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The Suffragette Handkerchief Source: en.wikipedia.org/wiki/The_Suffragette_Handkerchief

The Suffragette Handkerchief (March 1912)

The Suffragette Handkerchief is a handkerchief displayed at The Priest House, West Hoathly in West Sussex, England. It has sixty-six embroidered signatures and two sets of initials, mostly of women imprisoned in HMP Holloway for their part in the Women's Social and Political Union Suffragette window smashing demonstrations of March 1912. This was a brave act of defiance in a prison where the women were closely watched at all times.[1][2]

Origin[edit]

It is believed that the Handkerchief was started by Mary Ann Hilliard as she kept it as a souvenir of her fellow prisoners afterwards[3] until donating it to the archive of the British College of Nurses. The March 1942 issue of the British Journal of Nursing recorded that:

Miss Mary Hilliard, a gentle, very valiant suffragette, has bestowed as a gift to the College the fine linen handkerchief, signed by and embroidered by all the gallant women who suffered imprisonment for conscience sake, in support of the enfranchisement of women in Holloway prison in March 1912. It displays 67 signatures embroidered in various colours, and all that remains is to offer a warm vote of thanks to Miss Mary Hilliard, R.B.N.A., and to await the time when this historic gift can be suitably framed and placed in the History Section of the British College of Nurses, where its unique value will be appreciated.’[4]

Of the 66 women whose full names appear on the handkerchief, 61 are known to have been arrested on the window-smashing campaign of March 1912 and who received prison sentences ranging from two to six months. Sixteen of the women held positions in local branches of the Women's Social and Political Union in 1912 while 18 had served earlier sentences prison for their actions on behalf of women's suffrage, while at least four were arrested subsequently. Twenty-four of the women on the handkerchief took part in the hunger strikes of 1912 and fifteen were forcibly-fed.[1] These women received the Hunger Strike Medal from the leadership of the WSPU.

Later ownership and exhibition[edit]

It is not known how the Handkerchief came to leave the collection of the British College of Nurses after it closed in 1956 or how it came to be found in the 1960s at a jumble sale at West Hoathly by Dora Arnold, custodian of the Priest House.[5][6] Its link to the village of West Hoathly is not clear (although an owner of the Priest House in the early 20th-century John Godwin King's daughter Ursula was a member of the National Union of Women's Suffrage Societies[7]) and research is ongoing.[8] The list of the signatories and some notes on their activism is available.[1]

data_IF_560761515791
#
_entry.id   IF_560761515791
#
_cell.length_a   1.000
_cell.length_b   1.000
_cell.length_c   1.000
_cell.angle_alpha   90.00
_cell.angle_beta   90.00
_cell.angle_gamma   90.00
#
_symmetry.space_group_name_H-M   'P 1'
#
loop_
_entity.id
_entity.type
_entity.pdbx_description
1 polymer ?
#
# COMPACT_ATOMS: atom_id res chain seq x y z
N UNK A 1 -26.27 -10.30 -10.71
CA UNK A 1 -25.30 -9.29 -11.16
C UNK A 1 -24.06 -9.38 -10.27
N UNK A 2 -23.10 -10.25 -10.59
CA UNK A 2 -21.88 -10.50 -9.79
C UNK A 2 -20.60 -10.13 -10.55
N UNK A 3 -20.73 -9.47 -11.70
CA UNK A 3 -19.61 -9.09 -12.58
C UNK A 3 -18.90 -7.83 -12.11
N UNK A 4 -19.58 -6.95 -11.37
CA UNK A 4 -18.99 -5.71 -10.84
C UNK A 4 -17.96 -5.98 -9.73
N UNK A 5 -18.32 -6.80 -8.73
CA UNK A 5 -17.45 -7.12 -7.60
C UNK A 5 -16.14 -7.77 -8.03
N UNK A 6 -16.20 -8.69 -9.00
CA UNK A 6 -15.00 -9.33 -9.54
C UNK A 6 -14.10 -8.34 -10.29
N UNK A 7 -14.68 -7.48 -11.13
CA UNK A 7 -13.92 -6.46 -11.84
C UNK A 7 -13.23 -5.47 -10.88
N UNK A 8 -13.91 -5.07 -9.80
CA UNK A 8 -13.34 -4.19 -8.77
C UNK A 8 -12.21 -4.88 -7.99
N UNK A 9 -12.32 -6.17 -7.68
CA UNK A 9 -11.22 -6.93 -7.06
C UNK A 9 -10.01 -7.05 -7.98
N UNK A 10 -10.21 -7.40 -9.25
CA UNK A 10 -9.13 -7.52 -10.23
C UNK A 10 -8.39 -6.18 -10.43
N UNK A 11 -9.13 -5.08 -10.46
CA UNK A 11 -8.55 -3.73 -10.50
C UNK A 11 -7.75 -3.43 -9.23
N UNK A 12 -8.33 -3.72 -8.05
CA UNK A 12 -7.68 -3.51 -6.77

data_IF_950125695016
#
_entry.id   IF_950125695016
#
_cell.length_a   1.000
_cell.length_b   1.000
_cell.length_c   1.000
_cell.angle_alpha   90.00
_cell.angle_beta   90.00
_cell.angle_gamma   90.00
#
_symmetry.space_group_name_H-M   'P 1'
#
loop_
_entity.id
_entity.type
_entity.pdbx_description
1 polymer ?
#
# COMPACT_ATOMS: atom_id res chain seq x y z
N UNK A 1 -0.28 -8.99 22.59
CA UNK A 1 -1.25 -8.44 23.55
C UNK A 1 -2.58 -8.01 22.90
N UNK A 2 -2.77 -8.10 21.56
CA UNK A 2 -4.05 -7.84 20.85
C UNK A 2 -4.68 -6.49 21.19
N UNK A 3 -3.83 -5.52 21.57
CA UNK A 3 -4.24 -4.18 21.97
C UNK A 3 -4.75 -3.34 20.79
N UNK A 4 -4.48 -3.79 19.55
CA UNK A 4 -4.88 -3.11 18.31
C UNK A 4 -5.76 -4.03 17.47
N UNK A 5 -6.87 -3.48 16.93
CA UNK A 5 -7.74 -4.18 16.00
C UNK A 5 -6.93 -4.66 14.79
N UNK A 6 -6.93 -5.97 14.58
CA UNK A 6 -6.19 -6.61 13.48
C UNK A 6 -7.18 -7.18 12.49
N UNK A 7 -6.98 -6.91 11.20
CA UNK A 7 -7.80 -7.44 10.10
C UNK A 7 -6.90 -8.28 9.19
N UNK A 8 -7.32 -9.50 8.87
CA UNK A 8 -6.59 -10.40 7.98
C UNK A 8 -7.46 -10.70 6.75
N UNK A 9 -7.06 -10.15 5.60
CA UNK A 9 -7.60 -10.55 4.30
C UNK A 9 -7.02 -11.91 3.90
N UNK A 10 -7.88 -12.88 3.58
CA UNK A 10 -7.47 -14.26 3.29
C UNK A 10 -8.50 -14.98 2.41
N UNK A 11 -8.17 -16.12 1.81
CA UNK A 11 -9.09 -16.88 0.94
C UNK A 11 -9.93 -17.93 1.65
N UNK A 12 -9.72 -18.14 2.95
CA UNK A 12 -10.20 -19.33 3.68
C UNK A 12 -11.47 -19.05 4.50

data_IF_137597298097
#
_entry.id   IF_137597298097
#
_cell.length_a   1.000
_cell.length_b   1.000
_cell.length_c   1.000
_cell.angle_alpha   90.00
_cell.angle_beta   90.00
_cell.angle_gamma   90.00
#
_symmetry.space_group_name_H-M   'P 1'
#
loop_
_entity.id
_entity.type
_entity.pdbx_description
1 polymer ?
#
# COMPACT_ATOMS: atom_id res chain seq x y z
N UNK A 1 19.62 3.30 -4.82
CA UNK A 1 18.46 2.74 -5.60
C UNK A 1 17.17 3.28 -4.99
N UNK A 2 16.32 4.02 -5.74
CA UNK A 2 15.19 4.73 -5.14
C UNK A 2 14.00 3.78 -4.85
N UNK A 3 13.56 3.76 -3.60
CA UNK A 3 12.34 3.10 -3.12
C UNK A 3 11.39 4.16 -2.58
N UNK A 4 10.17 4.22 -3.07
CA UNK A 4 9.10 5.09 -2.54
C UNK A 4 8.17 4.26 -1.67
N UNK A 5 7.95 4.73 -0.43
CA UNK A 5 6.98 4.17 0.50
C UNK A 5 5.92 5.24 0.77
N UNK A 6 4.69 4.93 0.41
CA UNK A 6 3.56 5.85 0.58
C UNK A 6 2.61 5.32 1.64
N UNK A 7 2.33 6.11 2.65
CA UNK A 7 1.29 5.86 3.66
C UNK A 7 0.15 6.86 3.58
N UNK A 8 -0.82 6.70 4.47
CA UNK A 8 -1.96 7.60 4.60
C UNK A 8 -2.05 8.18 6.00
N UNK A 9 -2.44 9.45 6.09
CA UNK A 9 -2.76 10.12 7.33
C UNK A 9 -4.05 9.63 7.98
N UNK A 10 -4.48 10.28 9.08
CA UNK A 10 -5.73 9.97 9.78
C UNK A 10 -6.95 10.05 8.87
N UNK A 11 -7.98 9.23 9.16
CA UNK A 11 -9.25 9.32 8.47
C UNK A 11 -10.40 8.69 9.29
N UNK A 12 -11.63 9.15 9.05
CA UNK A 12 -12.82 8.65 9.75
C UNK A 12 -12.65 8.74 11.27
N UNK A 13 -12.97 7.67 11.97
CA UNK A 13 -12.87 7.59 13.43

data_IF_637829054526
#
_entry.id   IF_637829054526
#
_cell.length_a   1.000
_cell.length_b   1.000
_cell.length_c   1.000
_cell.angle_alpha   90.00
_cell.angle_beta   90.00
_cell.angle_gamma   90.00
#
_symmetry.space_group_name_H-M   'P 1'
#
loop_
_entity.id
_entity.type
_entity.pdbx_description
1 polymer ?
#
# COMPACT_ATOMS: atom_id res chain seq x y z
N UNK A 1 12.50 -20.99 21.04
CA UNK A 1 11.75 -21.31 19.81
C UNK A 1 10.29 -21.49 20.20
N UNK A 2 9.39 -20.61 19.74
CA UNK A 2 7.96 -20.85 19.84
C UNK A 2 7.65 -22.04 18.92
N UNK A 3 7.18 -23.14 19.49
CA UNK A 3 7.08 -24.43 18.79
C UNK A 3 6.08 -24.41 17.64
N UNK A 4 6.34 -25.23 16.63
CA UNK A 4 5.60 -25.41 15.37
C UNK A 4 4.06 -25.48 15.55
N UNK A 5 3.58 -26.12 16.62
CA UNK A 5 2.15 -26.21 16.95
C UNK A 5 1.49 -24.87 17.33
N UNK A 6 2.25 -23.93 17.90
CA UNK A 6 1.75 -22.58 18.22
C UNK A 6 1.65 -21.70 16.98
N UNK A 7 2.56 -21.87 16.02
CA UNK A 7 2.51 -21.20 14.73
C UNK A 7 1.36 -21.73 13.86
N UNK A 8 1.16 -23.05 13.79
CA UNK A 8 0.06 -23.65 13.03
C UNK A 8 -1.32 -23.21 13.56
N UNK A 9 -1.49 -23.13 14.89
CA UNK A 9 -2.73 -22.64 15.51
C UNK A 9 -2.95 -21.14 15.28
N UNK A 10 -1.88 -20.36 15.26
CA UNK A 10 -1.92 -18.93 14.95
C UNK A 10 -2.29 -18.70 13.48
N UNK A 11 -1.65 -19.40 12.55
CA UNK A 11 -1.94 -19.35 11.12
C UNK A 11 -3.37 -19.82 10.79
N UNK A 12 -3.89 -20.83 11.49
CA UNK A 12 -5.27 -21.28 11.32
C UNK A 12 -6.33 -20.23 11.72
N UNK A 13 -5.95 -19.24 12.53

The Suffragette Handkerchief is displayed on the first floor of The Priest House, West Hoathly. From September 2018 to January 2019 the Handkerchief was displayed at the Royal College of Physicians as part of the 'This vexed question: 500 years of women in medicine' exhibition. A particular focus of the exhibition was the signature of Alice Stewart Ker (1853–1943), a Scottish doctor who worked as a surgeon at the Children's Hospital in Birmingham, and who was honorary Medical Officer to the Wirral Hospital for Sick Children. Dr Ker had been active in the Birkenhead Women's Suffrage Society, and in 1912 was sentenced to three months in Holloway Prison for smashing a window at Harrods.[9]

Signatories[edit]

See also[edit]

References[edit]

  1. ^ a b c "The Suffragette Handkerchief at the Priest House, West Hoathly" (PDF). Priest House. Museum of New-Zealand. Retrieved 21 September 2021.
  2. ^ "Marking Suffrage Day - remembering Frances Parker". Te Papa’s Blog. 18 September 2016. Retrieved 21 December 2019.
  3. ^ "Prison embroidery by Suffragettes, 1905 - 1914". Selvedge Magazine. Retrieved 21 December 2019.
  4. ^ Suffrage Stories: The Mystery of Nurse Pine’s Medal - Woman and Her Sphere
  5. ^ Atkinson, Diane (2018). Rise up, women! : the remarkable lives of the suffragettes. London: Bloomsbury. p. 291. ISBN 9781408844045. OCLC 1016848621.
  6. ^ Diane Atkinson, Rise Up Women!: The Remarkable Lives of the Suffragettes, Bloomsbury Publishing (2018) - Google Books
  7. ^ John Godwin King CBE. Sussex Past.
  8. ^ The Suffragette Handkerchief. Sussex Past.
  9. ^ Hunger Strikes and Handkerchiefs - Royal College of Physicians website